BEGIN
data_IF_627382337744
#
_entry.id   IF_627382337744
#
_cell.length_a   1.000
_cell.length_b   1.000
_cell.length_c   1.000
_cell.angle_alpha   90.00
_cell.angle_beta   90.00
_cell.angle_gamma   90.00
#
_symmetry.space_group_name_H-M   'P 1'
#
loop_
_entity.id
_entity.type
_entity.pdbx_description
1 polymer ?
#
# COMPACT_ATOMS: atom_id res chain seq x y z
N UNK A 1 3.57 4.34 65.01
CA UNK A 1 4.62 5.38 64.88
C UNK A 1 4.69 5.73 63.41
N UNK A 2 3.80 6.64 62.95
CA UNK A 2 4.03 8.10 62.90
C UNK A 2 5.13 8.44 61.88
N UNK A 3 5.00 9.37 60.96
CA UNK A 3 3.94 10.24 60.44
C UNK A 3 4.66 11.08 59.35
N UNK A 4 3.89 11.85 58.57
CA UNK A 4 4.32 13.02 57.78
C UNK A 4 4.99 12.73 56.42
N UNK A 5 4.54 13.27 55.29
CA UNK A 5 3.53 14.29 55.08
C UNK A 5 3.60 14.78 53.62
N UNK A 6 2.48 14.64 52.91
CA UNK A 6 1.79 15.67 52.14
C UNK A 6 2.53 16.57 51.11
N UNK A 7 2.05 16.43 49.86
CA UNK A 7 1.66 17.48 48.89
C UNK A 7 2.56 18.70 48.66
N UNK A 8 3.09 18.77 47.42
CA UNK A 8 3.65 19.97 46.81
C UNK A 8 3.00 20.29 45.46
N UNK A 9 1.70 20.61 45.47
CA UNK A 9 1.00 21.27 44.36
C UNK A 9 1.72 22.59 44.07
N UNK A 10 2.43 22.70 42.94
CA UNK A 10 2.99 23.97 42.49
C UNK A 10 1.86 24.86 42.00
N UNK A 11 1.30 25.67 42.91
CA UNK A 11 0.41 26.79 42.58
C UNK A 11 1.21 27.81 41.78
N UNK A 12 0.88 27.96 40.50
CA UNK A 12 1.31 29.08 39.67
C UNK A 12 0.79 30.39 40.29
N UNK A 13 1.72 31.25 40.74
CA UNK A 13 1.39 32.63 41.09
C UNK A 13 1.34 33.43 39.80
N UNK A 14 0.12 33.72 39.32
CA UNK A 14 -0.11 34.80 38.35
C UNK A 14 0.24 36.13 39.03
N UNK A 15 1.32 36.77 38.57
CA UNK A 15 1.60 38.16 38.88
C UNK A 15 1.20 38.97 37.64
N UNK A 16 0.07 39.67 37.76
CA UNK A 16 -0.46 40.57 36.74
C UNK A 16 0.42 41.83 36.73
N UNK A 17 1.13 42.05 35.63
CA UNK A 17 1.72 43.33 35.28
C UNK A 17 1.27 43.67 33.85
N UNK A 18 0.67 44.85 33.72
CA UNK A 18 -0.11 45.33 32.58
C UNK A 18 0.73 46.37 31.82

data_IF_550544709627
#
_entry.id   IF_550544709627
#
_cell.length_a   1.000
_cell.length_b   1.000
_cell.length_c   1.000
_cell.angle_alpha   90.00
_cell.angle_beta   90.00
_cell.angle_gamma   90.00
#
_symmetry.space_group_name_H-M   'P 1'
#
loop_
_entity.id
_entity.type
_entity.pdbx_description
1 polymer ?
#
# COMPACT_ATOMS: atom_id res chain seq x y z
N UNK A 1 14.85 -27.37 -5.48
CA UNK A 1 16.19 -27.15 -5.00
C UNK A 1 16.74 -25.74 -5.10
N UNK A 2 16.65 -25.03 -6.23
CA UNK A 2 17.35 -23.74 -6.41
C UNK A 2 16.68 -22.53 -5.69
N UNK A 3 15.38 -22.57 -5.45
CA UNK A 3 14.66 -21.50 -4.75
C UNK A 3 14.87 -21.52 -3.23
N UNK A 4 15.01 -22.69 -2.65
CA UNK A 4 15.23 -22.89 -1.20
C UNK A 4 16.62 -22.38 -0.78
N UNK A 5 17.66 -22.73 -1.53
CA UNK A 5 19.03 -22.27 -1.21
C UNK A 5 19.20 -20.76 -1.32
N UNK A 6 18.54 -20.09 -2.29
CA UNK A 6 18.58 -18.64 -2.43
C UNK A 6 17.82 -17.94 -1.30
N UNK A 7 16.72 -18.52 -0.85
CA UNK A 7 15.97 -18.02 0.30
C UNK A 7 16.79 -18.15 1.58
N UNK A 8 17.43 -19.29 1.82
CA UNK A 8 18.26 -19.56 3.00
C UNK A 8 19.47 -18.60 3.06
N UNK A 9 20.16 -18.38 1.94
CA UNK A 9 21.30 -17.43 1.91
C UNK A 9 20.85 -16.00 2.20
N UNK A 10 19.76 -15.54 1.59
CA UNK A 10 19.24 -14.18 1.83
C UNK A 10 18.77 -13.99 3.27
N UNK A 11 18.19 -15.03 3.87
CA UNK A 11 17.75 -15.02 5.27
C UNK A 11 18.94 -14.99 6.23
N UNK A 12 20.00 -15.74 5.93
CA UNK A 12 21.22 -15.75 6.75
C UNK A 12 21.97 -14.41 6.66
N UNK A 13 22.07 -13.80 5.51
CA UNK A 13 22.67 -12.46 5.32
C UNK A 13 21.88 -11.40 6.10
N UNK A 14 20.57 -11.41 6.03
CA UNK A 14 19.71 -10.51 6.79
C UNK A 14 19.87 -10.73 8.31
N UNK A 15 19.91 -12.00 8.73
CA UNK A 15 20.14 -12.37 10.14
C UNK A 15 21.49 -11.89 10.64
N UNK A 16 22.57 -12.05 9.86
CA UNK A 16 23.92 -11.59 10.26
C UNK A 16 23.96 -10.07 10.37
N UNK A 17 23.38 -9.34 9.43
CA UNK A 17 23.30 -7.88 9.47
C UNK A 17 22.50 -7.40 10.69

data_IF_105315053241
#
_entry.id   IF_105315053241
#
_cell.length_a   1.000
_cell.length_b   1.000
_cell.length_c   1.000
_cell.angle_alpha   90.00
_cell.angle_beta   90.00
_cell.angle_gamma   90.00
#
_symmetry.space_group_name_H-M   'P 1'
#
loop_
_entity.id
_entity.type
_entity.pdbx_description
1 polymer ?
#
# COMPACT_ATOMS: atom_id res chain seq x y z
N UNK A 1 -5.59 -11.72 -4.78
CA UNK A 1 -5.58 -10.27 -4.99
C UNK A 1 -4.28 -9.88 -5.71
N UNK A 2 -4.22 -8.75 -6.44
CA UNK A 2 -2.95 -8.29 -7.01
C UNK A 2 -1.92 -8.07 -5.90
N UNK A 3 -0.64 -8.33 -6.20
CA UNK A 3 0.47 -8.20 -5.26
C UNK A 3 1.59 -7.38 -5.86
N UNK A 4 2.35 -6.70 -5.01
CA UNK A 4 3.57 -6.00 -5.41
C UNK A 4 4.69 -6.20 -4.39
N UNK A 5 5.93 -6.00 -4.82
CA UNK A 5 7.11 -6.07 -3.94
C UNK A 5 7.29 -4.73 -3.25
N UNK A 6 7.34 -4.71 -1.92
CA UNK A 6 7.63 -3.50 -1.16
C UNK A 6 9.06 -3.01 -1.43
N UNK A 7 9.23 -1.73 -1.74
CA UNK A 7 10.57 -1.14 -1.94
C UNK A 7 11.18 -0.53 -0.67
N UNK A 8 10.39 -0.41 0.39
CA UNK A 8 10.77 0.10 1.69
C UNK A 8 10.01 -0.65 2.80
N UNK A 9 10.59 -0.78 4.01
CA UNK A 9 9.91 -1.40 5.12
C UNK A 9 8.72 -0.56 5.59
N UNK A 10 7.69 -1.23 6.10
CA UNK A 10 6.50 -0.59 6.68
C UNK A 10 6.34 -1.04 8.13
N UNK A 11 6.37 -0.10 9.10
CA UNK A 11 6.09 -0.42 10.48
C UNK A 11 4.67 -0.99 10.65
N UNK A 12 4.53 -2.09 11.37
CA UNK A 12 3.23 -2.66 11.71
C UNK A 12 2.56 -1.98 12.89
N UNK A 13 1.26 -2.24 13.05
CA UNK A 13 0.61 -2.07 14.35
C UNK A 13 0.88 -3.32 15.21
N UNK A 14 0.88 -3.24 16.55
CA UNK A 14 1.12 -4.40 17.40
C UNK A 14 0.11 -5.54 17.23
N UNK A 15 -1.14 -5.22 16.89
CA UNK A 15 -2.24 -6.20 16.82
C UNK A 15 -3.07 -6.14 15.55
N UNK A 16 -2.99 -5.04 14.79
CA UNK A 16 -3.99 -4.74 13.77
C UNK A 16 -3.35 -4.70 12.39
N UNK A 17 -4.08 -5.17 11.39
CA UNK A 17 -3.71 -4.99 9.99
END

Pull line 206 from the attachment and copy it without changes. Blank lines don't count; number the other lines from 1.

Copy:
CA UNK A 14 1.12 -4.40 17.40